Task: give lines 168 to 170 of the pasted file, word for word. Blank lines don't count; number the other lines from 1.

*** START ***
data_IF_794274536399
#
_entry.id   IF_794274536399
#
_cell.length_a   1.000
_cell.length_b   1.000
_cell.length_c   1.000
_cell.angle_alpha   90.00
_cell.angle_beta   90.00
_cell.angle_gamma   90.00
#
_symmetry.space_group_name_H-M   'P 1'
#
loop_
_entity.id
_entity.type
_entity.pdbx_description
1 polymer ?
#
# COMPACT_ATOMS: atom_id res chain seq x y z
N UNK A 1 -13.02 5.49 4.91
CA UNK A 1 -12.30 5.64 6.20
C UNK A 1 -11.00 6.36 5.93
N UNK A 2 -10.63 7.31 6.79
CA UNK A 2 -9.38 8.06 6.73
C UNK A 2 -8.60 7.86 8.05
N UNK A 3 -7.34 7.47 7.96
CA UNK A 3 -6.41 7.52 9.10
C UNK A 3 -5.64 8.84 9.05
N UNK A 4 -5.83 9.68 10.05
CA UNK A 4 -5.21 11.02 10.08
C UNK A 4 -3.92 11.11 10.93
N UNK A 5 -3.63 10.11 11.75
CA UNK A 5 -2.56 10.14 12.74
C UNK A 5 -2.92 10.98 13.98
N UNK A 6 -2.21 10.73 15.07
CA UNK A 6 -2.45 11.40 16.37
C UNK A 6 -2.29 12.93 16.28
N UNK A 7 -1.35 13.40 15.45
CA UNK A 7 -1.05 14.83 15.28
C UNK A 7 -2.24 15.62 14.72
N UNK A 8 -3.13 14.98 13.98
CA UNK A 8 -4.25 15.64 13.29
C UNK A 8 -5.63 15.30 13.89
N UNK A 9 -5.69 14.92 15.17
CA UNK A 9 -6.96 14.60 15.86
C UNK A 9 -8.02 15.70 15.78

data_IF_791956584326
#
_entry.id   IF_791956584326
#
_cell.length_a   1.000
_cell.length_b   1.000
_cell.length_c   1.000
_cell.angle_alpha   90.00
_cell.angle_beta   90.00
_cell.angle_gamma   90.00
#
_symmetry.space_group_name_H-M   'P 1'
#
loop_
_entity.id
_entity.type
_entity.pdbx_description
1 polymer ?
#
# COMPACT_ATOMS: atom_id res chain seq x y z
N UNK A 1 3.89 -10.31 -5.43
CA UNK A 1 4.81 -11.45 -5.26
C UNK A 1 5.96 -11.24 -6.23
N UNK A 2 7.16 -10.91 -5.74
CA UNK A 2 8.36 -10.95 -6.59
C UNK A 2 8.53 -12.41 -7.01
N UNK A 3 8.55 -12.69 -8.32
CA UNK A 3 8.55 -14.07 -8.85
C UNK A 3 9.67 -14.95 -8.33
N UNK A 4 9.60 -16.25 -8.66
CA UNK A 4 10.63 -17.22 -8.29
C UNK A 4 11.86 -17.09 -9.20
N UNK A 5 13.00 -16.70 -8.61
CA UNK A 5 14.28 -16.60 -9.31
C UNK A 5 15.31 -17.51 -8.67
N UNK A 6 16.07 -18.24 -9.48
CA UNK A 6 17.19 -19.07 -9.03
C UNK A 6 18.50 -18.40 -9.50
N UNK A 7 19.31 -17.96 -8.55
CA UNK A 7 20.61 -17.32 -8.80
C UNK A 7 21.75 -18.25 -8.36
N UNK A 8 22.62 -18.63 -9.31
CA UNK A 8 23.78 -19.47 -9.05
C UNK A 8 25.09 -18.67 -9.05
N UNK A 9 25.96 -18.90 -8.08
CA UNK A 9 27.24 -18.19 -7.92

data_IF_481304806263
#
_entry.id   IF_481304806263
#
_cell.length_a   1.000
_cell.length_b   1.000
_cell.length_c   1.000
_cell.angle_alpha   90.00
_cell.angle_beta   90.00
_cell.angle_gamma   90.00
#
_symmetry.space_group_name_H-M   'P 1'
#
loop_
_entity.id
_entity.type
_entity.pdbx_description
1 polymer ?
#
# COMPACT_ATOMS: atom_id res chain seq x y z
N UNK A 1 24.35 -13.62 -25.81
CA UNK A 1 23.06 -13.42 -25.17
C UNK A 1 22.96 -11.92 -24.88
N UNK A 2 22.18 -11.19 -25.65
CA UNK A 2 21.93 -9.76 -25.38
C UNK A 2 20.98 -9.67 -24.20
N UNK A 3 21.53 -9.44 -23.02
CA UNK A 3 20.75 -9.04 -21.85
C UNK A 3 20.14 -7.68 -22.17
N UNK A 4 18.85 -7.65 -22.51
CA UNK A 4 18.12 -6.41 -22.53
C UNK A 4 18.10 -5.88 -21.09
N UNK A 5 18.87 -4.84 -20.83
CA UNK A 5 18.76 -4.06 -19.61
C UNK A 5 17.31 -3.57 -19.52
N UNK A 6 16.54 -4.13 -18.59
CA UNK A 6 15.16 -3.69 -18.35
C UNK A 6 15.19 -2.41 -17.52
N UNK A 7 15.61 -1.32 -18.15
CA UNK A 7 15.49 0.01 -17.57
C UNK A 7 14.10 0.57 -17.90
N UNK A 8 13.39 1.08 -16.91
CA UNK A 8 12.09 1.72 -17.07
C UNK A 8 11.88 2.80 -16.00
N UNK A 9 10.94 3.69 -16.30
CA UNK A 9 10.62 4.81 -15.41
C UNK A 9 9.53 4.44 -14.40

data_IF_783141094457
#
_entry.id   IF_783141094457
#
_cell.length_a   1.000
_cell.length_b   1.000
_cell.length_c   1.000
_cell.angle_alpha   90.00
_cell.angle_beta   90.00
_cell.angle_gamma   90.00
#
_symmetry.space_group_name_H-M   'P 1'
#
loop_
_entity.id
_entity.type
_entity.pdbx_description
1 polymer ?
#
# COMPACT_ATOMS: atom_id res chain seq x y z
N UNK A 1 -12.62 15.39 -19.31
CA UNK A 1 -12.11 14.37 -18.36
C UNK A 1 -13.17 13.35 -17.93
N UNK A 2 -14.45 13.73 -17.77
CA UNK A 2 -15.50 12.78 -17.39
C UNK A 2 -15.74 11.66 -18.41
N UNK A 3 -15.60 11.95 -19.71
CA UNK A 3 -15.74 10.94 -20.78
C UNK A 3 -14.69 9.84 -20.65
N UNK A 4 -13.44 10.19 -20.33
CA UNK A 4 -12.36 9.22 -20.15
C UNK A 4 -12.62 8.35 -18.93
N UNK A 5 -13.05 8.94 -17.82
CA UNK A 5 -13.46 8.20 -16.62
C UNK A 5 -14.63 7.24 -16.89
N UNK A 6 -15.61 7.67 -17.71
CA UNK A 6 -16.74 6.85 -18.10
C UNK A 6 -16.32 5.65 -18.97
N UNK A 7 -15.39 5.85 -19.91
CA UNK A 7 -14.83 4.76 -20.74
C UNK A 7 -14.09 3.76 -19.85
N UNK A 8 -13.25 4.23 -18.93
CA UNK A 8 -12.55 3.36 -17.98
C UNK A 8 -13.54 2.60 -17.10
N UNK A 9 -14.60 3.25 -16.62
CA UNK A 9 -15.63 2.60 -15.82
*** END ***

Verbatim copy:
CA UNK A 3 -15.74 10.94 -20.78
C UNK A 3 -14.69 9.84 -20.65
N UNK A 4 -13.44 10.19 -20.33